«She’s very humble and simple,» says Wilmer about his client. From the beginning of the project, Wilmer felt that this attitude should definitely emerge in the design. While the homeowner could showcase all her travel memorabilia, or fill the space with ostentatious decorations, the designer says his client considers simplicity and functionality as top priority. After all, this is her weekend home.

«Nag-adjust ako sa kanya, in a way na educate ako because she had pieces that I’ve not yet encountered—like a 1950s lamp, a White Westinghouse fan, and a set design spotlight,» says Wilmer, adding that he did not bring in a lot of new things, except customized furniture, because his client had already collected very tasteful pieces which he enjoyed putting together. After all, the pieces’ mid-century modem feel matched his design aesthetic perfectly.

Another direct match to the homeowner’s relaxed personality is the use of refined Scandinavian touches. These are introduced in a subtle way, by means of Scandinavian-inspired furniture, mostly done in pale wood (another Scandi touch). The raw cement walls, pinewood, and industrial details are highlighted with indirect, ambient lighting—in some areas, very bright, and in other spots, diffused and moody—an almost «Nordic» type of lighting, an allusion to that region’s ever-changing clime.

Space-enhancing treatments were not overlooked, as seen in the free-flowing plan, and the open ceiling (no typical dropped ceilings here) that exposes the industrial wires and ducting but creates an airier, more spacious feel. It is admittedly one of the designer’s favorite design tricks. In his words, «The raw cement wall, open ceiling, and use of pinewood which make the space natural, open, and with a getaway feel in an urban setting.»

Wilmer says the reason why he had a relatively easy working relationship with this homeowner was because she knew exactly what she wanted. «Her suggestions and the pieces she brings are consistent to her style and personality,» Wilmer says of his carefree, dynamic, but reserved client. In fact, these very adjectives aptly describe her home.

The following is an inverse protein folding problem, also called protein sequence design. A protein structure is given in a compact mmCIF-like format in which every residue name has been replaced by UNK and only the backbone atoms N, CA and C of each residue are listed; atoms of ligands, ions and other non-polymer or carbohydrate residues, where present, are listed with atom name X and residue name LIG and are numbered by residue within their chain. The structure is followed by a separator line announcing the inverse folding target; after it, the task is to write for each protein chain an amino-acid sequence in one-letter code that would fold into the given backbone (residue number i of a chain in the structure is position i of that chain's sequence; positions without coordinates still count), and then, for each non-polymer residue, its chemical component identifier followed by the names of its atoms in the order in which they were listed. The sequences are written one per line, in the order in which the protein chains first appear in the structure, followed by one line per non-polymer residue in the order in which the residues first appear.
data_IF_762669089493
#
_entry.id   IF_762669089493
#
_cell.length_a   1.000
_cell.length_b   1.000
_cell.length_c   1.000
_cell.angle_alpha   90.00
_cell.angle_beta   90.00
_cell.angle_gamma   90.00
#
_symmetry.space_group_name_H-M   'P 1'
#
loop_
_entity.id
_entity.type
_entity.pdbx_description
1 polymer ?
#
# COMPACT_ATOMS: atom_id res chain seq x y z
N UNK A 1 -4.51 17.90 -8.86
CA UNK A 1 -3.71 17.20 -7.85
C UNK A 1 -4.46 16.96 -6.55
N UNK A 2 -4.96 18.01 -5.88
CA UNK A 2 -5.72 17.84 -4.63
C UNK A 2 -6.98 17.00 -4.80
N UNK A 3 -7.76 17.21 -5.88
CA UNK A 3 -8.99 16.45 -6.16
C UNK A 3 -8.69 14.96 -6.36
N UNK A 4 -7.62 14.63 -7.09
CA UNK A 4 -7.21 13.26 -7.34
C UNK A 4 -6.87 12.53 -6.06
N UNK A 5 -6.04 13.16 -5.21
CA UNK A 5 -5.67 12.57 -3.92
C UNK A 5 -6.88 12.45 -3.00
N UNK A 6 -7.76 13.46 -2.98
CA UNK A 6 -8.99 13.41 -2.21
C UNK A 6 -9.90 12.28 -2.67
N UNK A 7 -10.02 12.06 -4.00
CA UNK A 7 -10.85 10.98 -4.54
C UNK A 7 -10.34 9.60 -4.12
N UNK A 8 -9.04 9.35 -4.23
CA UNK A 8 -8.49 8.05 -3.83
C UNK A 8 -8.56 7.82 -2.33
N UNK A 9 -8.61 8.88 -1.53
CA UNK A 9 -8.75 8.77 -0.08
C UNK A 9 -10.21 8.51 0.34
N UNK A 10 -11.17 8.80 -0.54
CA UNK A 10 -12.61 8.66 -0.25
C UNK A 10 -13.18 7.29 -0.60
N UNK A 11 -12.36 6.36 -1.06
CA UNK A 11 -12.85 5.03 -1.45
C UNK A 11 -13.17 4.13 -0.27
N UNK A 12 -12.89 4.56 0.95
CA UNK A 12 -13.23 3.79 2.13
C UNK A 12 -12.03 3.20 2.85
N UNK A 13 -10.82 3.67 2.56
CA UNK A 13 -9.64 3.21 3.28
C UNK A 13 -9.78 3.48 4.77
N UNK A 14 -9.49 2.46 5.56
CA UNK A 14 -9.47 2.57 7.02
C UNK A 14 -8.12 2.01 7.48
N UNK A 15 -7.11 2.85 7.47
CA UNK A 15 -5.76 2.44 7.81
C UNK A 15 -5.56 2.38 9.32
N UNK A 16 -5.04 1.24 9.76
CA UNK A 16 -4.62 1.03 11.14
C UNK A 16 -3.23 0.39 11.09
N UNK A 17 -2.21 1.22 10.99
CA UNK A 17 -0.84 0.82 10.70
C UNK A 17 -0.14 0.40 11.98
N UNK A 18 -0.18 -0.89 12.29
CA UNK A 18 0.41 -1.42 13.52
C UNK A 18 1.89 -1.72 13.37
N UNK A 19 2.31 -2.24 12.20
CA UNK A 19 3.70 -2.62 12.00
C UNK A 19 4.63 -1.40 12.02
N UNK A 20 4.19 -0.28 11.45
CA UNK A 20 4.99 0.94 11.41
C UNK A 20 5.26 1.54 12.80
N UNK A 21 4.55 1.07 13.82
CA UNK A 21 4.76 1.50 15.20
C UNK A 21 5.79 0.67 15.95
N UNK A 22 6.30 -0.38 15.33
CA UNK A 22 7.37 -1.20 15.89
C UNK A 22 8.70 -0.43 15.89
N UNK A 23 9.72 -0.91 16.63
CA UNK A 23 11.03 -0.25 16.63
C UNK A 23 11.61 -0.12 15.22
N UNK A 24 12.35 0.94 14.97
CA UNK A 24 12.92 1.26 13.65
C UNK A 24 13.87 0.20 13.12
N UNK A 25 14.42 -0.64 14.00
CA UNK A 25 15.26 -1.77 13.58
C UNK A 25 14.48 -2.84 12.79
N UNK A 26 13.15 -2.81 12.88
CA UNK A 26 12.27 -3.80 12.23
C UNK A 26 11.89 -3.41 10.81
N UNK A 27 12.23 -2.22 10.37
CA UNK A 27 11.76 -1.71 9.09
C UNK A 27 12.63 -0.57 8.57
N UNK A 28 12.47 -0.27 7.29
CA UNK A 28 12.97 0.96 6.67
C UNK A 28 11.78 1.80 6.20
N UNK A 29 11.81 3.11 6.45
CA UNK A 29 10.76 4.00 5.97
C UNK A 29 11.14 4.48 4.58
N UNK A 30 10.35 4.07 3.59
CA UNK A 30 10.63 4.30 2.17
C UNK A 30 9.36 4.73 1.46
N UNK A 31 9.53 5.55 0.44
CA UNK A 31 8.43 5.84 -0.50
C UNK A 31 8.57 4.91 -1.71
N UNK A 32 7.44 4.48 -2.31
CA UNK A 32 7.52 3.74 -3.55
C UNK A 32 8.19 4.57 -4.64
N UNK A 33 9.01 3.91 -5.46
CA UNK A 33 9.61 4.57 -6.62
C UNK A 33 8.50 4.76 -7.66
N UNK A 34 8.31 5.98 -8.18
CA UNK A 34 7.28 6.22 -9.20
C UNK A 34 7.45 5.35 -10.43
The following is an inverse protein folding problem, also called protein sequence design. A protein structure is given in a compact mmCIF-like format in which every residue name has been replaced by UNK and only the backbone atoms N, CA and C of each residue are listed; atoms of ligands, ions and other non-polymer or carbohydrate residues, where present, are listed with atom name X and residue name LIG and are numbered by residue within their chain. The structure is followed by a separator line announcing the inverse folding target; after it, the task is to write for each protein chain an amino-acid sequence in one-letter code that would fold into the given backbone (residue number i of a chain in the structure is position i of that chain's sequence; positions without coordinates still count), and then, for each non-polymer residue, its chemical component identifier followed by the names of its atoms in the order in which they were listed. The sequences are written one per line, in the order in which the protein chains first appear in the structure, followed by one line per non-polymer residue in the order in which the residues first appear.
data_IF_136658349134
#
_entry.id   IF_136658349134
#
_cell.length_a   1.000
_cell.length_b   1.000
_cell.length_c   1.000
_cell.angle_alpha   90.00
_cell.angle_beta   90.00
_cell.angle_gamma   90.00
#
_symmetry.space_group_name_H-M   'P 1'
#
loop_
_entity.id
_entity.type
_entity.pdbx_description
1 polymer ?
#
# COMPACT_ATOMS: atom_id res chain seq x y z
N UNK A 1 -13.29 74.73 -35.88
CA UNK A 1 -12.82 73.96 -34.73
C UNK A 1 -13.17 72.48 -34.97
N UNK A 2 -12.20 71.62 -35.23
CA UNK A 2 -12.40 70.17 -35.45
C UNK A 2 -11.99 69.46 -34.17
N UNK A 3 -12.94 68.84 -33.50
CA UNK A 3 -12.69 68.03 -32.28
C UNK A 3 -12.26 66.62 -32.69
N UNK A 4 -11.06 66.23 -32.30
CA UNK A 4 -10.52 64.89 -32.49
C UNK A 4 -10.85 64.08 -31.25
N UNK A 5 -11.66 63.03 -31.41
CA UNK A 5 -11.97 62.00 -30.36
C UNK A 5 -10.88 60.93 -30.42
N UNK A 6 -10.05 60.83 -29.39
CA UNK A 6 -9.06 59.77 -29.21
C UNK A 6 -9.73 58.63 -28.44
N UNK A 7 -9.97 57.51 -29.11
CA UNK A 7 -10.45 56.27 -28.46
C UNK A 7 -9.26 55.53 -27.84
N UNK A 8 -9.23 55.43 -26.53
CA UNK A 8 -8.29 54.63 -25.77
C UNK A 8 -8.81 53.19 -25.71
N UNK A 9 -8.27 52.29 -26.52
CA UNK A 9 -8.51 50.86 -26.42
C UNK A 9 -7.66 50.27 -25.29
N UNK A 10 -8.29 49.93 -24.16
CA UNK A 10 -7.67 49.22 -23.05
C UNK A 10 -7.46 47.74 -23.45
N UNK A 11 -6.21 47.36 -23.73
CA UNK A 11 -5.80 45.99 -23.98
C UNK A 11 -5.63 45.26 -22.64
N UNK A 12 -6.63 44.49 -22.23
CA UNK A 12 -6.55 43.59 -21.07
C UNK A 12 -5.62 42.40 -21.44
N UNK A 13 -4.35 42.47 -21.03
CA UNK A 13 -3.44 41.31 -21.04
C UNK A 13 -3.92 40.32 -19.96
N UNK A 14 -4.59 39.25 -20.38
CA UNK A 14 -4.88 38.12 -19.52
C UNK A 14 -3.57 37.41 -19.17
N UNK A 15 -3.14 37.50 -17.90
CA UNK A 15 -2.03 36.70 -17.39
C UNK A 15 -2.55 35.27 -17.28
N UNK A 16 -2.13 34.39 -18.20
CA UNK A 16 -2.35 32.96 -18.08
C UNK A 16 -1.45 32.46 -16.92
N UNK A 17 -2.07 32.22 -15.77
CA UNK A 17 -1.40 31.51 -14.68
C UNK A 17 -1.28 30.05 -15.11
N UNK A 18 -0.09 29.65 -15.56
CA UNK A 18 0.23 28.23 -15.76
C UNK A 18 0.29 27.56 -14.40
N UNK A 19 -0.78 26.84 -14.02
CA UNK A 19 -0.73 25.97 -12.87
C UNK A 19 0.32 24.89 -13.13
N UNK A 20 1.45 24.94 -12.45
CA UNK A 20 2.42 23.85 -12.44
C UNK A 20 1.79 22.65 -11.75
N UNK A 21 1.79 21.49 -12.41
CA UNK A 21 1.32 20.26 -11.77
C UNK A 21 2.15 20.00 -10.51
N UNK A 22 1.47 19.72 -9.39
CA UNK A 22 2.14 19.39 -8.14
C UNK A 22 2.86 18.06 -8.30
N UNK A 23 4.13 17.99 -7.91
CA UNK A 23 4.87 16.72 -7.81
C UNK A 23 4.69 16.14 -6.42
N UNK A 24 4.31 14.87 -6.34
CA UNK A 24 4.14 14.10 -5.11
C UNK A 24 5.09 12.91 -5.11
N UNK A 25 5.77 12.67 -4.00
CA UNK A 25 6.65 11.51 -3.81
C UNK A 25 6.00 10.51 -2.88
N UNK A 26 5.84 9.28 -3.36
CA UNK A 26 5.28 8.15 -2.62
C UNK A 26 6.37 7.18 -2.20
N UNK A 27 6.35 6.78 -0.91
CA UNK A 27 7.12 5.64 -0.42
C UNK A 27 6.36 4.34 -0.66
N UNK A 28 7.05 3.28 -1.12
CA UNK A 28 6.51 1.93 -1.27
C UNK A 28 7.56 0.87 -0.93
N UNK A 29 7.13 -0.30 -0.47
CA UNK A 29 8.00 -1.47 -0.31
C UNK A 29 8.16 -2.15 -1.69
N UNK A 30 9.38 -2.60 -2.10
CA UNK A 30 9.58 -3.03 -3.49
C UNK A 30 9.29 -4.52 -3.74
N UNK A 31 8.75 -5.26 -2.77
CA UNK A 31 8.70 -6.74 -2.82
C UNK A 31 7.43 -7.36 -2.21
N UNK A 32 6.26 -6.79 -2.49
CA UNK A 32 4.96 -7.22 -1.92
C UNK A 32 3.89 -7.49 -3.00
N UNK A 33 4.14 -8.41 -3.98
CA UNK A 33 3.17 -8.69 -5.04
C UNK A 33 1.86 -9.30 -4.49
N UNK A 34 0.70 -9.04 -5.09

3 STEPS TO SCANDINAVIAN DESIGN

The Scandi interiors we see today may seem cold or ultra-modern, but Scandinavian style is actually rooted in something more organic and natural.

1, SIMPLICITY. Scandinavian designers always try to capture the spirit of an object, rather than the passing fashion of its design. This is why they create refined, simple, but timeless pieces that can be used for decades, as against stunning pieces to showcase.

2.FUNCTIONALITY Scandinavian designs may be beautiful, but they are not fragile. Every piece’s line and curve has aesthetic value as well as a specific function. Scandinavian interiors also display a clear harmony between indoors and outdoors, as seen in their choice of materials, colors, and forms.

3. THE NATURAL WORLD. There is a deep reverence for nature in Scandinavian design, with inspiration coming from the sky. light, trees, and bodies of water. Hence, there is a high contrast in colors—a white backdrop and then very bright accent colors easily seen in the low Nordic winter light. There is also a high preference for organic shapes—for instance, was inspired by the shape of a river near his home.

SQL - 16 | 0,903 сек. | 6.82 МБ